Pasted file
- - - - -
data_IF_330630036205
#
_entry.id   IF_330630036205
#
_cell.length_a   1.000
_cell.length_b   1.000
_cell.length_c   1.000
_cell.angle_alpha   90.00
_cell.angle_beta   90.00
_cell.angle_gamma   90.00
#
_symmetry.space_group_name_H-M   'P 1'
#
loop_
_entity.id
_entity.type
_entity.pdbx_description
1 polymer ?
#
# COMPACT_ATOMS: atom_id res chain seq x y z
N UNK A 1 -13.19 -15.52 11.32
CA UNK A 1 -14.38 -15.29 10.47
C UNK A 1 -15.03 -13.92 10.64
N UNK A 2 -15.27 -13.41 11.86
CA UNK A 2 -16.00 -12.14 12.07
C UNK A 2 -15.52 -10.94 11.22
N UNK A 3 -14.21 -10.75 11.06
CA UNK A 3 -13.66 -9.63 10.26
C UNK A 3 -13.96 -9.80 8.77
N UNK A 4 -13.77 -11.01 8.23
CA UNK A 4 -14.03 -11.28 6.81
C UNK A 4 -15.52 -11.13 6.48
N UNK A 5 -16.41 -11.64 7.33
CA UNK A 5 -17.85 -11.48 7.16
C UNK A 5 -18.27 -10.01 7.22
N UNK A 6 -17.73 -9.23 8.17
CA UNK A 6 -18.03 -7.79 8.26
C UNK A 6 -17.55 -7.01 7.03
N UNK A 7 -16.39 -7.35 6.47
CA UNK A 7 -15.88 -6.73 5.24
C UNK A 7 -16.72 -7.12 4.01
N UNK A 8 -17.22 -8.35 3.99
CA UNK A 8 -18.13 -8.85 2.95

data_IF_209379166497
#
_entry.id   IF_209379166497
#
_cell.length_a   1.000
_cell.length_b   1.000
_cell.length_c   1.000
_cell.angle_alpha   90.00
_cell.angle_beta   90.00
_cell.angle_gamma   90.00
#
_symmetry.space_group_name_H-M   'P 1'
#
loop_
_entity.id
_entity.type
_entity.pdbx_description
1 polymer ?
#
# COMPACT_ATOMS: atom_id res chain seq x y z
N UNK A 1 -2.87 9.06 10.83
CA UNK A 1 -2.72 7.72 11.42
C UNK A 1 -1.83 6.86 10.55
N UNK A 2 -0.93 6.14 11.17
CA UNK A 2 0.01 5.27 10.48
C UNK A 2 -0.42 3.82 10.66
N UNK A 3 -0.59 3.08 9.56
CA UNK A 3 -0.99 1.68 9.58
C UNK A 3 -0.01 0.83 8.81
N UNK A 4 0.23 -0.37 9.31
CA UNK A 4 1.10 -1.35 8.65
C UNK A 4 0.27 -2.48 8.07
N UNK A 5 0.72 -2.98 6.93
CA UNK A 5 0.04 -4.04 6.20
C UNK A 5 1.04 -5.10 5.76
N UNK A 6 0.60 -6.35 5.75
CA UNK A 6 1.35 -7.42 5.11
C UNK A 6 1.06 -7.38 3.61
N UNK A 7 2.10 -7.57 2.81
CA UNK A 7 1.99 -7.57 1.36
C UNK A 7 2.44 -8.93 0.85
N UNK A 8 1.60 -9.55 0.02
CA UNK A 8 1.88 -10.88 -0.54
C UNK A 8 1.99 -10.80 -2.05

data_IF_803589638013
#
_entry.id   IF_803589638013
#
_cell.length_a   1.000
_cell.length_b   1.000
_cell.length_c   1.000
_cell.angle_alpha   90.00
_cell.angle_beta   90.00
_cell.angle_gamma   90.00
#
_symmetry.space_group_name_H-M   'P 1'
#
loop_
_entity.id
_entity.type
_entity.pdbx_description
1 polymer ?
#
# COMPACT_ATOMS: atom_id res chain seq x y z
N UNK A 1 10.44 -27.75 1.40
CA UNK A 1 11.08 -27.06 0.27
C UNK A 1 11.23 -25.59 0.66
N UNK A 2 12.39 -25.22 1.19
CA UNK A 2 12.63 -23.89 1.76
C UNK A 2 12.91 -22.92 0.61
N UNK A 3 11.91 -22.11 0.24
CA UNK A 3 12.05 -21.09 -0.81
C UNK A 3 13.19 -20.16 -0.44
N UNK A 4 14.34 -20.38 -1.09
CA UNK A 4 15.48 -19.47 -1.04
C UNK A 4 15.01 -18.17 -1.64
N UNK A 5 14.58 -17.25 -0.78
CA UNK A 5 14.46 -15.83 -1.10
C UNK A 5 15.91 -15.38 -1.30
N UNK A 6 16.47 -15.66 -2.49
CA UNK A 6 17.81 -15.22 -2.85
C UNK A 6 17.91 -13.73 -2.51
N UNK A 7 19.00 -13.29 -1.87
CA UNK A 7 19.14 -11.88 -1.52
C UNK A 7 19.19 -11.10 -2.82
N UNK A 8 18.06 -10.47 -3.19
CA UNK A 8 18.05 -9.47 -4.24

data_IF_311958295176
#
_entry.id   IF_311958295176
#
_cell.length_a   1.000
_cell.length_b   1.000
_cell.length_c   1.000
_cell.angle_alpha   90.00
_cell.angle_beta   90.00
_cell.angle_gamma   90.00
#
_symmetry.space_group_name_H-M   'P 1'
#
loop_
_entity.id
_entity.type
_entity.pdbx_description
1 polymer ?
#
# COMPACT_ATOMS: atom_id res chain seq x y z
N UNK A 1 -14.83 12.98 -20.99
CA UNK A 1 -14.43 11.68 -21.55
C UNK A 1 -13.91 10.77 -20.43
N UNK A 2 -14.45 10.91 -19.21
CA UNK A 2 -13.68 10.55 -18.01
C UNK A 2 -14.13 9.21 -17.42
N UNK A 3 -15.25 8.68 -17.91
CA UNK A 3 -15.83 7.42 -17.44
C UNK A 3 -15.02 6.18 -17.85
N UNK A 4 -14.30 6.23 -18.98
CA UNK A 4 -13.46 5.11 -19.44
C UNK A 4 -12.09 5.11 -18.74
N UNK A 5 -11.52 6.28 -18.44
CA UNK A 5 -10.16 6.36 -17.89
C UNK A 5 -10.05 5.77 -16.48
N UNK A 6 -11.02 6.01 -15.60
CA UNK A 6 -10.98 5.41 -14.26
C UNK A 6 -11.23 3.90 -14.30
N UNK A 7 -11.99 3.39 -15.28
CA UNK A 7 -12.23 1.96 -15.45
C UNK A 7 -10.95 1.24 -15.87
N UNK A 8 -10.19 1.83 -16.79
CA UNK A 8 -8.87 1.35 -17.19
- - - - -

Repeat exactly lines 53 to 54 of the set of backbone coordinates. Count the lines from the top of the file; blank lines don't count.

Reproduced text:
_cell.angle_gamma   90.00
#